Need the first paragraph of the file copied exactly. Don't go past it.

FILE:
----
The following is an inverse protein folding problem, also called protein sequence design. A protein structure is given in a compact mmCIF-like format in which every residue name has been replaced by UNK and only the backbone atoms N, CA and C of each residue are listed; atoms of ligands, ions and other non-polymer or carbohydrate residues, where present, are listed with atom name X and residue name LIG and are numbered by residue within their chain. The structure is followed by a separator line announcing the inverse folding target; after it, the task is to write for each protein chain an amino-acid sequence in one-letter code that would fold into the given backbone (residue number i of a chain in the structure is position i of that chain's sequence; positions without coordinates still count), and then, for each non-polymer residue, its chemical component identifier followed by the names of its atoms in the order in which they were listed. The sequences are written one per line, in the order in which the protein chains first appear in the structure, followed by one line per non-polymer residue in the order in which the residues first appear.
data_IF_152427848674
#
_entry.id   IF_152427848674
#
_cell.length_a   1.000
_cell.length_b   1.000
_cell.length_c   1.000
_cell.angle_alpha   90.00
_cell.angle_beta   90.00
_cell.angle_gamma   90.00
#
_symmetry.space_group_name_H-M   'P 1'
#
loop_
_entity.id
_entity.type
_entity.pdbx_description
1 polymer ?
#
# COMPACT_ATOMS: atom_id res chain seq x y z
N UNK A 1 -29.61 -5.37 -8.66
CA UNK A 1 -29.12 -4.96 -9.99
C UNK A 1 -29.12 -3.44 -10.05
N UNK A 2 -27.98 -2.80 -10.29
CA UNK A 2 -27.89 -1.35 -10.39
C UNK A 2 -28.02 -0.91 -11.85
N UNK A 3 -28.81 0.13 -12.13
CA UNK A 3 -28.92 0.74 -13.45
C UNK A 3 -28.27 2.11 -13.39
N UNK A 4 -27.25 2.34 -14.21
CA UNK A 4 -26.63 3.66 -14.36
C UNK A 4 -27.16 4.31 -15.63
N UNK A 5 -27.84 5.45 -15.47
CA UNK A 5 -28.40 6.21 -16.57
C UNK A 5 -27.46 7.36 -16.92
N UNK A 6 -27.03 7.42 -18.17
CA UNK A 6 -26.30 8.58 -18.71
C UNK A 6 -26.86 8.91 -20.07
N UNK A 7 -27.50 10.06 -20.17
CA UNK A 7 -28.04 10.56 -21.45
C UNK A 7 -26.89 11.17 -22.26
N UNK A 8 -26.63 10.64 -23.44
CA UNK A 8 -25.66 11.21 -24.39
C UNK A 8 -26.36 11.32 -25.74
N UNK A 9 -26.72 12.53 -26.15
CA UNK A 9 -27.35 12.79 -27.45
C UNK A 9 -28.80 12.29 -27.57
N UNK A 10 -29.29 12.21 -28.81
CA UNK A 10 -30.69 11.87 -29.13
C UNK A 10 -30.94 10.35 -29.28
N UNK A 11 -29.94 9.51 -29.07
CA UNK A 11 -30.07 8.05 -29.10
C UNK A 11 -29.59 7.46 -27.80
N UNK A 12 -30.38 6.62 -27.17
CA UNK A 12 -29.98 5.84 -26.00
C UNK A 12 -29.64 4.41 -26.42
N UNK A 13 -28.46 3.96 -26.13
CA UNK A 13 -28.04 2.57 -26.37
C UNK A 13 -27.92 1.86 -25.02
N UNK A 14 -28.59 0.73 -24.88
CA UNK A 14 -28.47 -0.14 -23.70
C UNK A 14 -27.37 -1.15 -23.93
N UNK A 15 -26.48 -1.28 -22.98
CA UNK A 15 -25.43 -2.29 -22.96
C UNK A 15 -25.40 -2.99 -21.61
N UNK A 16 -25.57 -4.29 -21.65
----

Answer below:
The following is an inverse protein folding problem, also called protein sequence design. A protein structure is given in a compact mmCIF-like format in which every residue name has been replaced by UNK and only the backbone atoms N, CA and C of each residue are listed; atoms of ligands, ions and other non-polymer or carbohydrate residues, where present, are listed with atom name X and residue name LIG and are numbered by residue within their chain. The structure is followed by a separator line announcing the inverse folding target; after it, the task is to write for each protein chain an amino-acid sequence in one-letter code that would fold into the given backbone (residue number i of a chain in the structure is position i of that chain's sequence; positions without coordinates still count), and then, for each non-polymer residue, its chemical component identifier followed by the names of its atoms in the order in which they were listed. The sequences are written one per line, in the order in which the protein chains first appear in the structure, followed by one line per non-polymer residue in the order in which the residues first appear.